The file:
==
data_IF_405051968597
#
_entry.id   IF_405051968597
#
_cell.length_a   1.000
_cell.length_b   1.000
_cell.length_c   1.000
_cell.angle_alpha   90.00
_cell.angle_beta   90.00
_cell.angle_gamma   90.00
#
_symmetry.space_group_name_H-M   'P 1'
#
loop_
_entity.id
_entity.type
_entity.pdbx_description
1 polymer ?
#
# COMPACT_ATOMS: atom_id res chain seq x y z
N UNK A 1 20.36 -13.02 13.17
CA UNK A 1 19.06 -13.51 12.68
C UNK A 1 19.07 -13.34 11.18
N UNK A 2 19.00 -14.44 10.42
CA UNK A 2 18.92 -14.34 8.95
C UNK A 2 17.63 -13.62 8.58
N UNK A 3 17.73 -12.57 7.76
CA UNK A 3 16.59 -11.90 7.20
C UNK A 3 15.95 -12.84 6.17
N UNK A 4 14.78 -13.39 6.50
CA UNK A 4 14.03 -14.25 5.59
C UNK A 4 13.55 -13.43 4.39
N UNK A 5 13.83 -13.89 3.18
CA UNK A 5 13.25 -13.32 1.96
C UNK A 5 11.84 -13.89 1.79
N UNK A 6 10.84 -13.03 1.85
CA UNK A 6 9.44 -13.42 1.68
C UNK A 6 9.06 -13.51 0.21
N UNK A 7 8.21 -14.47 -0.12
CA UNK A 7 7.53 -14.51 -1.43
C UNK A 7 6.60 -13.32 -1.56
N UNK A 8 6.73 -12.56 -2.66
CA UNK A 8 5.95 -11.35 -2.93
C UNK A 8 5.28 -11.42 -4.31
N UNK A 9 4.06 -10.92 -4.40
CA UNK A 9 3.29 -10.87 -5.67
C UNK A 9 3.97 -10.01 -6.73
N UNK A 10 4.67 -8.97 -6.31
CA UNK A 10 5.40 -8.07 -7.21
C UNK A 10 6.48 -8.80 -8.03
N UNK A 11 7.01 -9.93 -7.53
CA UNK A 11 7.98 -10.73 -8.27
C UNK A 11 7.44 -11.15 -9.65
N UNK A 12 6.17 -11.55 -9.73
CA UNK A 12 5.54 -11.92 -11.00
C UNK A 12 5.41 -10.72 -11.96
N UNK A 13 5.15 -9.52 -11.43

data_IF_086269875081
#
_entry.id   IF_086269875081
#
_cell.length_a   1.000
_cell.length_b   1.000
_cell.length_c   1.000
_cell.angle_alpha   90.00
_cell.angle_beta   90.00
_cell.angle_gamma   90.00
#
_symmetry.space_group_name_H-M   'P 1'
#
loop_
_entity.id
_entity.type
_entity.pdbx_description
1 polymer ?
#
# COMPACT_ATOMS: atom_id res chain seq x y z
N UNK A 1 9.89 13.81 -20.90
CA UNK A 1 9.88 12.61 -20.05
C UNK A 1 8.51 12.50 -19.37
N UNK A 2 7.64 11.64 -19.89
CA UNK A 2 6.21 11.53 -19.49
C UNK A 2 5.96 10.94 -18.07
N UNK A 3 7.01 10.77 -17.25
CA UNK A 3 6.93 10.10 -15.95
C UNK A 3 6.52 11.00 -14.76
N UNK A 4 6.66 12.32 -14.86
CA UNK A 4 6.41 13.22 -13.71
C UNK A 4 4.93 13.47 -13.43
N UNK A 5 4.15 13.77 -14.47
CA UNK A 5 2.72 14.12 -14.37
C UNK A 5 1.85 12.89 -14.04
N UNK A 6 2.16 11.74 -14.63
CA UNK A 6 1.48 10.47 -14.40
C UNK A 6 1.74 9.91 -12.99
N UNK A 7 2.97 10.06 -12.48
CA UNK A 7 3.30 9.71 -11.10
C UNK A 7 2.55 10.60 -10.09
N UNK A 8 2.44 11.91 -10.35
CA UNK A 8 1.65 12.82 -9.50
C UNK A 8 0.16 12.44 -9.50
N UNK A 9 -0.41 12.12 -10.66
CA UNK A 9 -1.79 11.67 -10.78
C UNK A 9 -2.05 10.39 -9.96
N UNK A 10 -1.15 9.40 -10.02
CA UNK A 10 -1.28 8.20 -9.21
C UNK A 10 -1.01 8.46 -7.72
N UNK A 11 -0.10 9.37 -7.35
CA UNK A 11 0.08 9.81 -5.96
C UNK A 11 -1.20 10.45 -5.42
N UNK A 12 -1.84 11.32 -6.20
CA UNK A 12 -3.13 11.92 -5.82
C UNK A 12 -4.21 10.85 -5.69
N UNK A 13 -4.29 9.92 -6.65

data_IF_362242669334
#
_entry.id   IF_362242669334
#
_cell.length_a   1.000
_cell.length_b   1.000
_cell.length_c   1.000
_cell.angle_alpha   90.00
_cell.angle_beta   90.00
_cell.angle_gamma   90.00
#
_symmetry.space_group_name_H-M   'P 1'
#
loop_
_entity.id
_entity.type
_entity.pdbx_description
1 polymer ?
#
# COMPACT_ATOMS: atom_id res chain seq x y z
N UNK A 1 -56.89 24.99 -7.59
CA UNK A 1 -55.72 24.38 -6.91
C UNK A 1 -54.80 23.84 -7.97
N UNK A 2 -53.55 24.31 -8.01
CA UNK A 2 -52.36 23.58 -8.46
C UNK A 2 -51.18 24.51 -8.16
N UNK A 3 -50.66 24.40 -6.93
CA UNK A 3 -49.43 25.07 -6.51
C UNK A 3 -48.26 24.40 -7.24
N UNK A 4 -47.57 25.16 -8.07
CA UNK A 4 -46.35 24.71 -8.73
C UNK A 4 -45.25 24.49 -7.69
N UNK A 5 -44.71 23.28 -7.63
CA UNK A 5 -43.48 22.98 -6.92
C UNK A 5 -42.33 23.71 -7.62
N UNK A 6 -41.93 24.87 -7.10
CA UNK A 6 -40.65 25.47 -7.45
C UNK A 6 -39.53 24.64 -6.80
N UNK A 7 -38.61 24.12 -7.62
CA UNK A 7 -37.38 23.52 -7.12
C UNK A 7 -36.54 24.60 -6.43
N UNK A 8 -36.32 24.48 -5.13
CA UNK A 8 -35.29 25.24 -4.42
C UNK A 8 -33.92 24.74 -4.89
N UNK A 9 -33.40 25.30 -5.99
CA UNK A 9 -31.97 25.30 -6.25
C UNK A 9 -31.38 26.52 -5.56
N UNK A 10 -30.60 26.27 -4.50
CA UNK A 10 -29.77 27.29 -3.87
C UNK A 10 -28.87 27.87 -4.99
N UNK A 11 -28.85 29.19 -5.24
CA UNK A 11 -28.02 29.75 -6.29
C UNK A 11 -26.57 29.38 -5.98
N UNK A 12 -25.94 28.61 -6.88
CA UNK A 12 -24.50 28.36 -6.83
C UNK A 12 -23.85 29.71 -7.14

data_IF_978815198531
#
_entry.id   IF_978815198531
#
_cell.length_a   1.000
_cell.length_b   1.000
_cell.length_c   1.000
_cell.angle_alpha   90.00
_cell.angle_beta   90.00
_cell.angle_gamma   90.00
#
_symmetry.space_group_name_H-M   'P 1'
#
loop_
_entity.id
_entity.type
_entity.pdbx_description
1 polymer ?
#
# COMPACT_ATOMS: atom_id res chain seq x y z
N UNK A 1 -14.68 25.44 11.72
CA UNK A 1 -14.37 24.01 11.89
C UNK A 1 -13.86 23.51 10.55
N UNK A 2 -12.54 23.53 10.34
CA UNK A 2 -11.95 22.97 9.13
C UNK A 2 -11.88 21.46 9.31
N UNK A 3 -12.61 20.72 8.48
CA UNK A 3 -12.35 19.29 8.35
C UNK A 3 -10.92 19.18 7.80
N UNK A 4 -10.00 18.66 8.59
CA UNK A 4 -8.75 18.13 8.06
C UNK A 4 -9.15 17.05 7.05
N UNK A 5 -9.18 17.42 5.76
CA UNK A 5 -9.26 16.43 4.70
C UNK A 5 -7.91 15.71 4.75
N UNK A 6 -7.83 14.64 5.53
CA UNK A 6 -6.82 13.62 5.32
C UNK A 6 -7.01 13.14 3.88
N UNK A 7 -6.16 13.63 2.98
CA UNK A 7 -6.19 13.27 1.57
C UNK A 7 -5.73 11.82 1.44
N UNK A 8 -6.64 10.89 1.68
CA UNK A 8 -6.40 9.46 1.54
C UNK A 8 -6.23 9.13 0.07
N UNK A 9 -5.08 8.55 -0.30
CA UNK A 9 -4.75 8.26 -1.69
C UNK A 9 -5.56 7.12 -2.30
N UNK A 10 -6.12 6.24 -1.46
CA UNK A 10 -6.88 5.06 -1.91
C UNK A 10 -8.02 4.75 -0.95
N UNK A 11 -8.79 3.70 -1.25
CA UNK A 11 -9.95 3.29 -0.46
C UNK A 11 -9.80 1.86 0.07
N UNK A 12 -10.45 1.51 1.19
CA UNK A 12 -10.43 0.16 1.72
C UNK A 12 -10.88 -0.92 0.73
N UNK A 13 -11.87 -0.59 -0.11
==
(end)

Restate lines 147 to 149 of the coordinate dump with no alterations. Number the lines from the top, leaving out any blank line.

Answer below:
N UNK A 5 -44.71 23.28 -7.63
CA UNK A 5 -43.48 22.98 -6.92
C UNK A 5 -42.33 23.71 -7.62